Sunday, 25 April 2010
In light of this recent news article regarding "prophet" Tony Alamo, I hesitate to use the word "prophet" for fear of the new connotations attached to it. Please understand that the following post's reference to "prophet" is meant strictly in the Biblical sense of those who speak for God, and not in the modern sense wherein people prey upon others in the name of God for the sake of sex and money.
In the ages past, certain people would suddenly pop up and throw salt into society's wounds. Never content to be a part of the status quo, they generally lived on the fringes where the status quo meant nothing. They weren't the life of the party: They were generally spat upon, kicked about, abused, and only sometimes followed. These folks would later write books with incredible statements such as "this is what God says...." as though they were His very mouthpiece. That's quite a tall order, to tell everyone you've accepted the position of "God's voice".
Lately, I have been thinking. It started with a Facebook posting by a "liberal" Christian person I know. Only met the guy once, but I've read one of his books a couple of times (about once every two years, the book is a sobering reminder of what living life in a fantasy can lead to). The post was regarding the passing of the National Health Care plan through Congress, and it's addendum abortion matter. Christians from both ends of the political spectrum posted their views and the topic turned pretty hot. Conservatives and liberals love a good debate.
After everyone else had commented I posted this thought. It was my only response, but it threw a wet blanket upon what few comments followed afterwards.
It never seems to amaze me that in conversations like this (and I have read through each comment) it always resorts to "I think..", "I feel...", "I believe...", as if we are the end-all to the argument.
What amazes me most is that it's not what we think that matters, but what God thinks that matters, and in the end everyone will be judged by that standard.
I won't speak my mind on abortion, but I do raise this point: that what we feel on any matter is biased by our own thought, opinions, feelings. We need to break from that mold and see things from God's point of view, cause really nothing else matters.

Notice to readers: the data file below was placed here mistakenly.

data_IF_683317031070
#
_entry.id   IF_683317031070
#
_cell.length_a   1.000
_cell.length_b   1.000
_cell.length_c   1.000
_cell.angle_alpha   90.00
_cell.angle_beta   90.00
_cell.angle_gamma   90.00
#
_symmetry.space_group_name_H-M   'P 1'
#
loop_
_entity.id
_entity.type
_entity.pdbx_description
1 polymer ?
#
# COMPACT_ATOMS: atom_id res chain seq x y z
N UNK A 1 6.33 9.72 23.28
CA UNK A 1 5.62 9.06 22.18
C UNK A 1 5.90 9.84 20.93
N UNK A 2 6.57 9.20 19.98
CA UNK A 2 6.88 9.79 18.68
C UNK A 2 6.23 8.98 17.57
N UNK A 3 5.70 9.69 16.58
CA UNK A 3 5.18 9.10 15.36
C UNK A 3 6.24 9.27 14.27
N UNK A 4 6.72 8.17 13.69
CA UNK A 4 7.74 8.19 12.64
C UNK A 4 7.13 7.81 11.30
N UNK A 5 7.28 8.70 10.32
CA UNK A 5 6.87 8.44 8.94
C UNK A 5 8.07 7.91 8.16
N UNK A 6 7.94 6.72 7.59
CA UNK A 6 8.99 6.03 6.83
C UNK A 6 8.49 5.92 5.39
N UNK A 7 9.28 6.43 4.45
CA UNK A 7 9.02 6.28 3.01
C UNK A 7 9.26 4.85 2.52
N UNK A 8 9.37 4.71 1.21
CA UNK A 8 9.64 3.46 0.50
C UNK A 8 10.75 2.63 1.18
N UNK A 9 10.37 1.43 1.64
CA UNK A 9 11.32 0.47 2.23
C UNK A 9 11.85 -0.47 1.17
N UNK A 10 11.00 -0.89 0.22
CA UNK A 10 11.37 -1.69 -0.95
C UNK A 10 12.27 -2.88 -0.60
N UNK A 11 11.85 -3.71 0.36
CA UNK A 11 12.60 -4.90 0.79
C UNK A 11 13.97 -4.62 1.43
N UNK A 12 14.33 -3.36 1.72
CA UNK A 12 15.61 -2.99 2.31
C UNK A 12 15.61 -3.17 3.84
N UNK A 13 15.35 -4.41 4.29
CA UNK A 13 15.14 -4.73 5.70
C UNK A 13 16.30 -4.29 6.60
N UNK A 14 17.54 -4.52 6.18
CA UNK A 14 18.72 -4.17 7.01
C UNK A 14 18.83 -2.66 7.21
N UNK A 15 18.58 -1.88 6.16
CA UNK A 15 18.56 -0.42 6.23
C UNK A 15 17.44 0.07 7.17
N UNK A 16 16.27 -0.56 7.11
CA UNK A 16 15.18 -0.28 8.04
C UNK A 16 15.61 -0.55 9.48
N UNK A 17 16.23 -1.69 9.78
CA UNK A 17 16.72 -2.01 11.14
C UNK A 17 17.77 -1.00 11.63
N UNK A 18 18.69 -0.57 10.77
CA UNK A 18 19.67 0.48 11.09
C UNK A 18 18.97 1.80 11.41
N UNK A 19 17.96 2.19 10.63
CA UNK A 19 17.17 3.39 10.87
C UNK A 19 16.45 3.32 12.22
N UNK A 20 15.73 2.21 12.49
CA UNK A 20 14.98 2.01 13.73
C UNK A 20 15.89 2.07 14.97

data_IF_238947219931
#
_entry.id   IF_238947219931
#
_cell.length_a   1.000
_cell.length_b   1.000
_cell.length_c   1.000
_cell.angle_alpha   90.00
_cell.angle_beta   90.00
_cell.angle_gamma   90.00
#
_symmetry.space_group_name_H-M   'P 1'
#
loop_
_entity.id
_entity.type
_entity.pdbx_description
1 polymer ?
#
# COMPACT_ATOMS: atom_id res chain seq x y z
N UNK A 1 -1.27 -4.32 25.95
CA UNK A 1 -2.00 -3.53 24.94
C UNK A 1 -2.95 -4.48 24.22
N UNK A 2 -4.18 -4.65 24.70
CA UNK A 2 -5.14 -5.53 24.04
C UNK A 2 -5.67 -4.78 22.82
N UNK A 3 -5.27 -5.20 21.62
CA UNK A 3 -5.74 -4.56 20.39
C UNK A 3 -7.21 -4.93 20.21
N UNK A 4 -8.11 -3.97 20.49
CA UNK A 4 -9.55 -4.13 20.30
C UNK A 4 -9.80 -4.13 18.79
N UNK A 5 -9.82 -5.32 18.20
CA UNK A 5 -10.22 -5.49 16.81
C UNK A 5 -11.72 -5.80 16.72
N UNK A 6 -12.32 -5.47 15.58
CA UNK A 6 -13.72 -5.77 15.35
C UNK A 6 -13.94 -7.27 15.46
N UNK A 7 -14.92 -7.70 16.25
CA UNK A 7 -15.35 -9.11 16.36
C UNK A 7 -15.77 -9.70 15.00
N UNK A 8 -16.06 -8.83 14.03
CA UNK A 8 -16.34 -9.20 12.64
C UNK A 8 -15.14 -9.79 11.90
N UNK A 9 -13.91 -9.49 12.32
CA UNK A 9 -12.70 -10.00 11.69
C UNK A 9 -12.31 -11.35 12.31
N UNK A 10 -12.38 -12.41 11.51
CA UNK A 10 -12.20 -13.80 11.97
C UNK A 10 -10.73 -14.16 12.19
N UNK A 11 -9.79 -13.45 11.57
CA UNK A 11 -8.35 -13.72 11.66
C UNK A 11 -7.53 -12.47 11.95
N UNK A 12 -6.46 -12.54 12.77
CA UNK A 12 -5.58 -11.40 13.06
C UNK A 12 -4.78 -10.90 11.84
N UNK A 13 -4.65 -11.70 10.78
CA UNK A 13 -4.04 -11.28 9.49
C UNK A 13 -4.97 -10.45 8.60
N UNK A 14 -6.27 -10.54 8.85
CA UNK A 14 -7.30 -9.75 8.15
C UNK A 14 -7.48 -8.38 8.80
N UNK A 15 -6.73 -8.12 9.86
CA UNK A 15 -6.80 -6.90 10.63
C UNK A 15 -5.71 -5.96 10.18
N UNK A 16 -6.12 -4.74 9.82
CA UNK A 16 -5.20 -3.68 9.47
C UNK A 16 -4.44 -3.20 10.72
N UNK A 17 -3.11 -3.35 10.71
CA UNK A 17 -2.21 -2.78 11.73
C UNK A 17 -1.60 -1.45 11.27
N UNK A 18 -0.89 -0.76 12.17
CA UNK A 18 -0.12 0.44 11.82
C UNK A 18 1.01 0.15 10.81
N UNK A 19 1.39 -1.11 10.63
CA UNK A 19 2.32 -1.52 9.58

In response, the author of that Facebook posting said:
I think (heh heh heh) the reason so many people use "I think/feel/believe" is because we are - quite rightly - nervous about invoking God's opinion as OUR opinion (or, if you will, our opinion as God's opinion). I realize you'd like it if we could draw some hard lines and go "there it is!" But unfortunately, the Bible does not directly address abortion. There are principles we can (I think!) draw from Scripture to come up with a very thoughtful anti-abortion theology. But I don't see how trumpeting the news that our position is identical with God's position will really serve us...or serve God.
The author's comment gave me pause to think. Who speaks for God? Which of us will lay our opinions, thoughts, feelings, and concerns on the altar and take upon ourselves the mantle of prophet (not really being "prophet", I mean this in the sense of "mouth-piece"). Which of us will surrender to being disliked, discouraged, disowned, or disemboweled? Which of us will accept that Truth, real honest Truth, will never be popular so long as it is against the sinful nature of man. John the Baptist surrendered his head to the idea, literally.
We live in an age which pushes the notion of "liberal equality", everyone has a right to their opinion. We've made this such a mantra in our schools that it's given rise to an entire generation bent upon political correctness. If you speak openly about "Truth", you're labeled a "hater" - someone who preaches a gospel of hate. I, for one, would rather be found faithful to God and preach openly against the sins of man. (For example: abortion is the same as murder; homosexuality is a sin of choice and not merely a genetic disposition; politics and politicians represent the fallenness of man and, as such, will never save the world, etc.)
In the computer age, we've adopted the idea that we must be politically correct - that is to say inoffensive in our daily communication - if we are to reach the lost. We've watered down God's message until it no longer really is the message of God.
So again I ask, who speaks for God? Because it's an important question. In ages past there's always been someone who braved the sad state of society in order to preach the truth. So where are the Martin Luther's and the Martin Luther King, Jr's of today? I'm not talking about preaching against social injustice, something which seems to be on the lips of most pastor's now-a-days. I'm talking about preaching against sin and encouraging holiness. I'm talking about Scripture and how it is the word of God and, thereby, is Truth, not mere opinion.
I'm talking "without holiness, none shall see God" (Hebrews 12:14) and how we've failed to land that message, not only upon society (those within our own sphere of influence) but also upon ourselves. I'm talking about how little we seem to care for or respect God and His Word because we've given ourselves over to thinking they are insufficient to meet the arguments of the masses. (2nd Timothy 3:15-17). I'm talking to myself as much as any one in particular, for I live in a society given over to idol worship - and what am I saying about the true God? I pray often, "Lord, let me live to preach your word!"
Who speaks for God? (Lord, allow me, if you would indeed use this vessel.)
Words for us all to chew on today.
What do you think? Is preaching God's Word "taking over" as God's voice or simply being obedient stewards of the Gospel? When does being bold believers become a twisted religious game? Should Christians speak out more openly, and if so, how?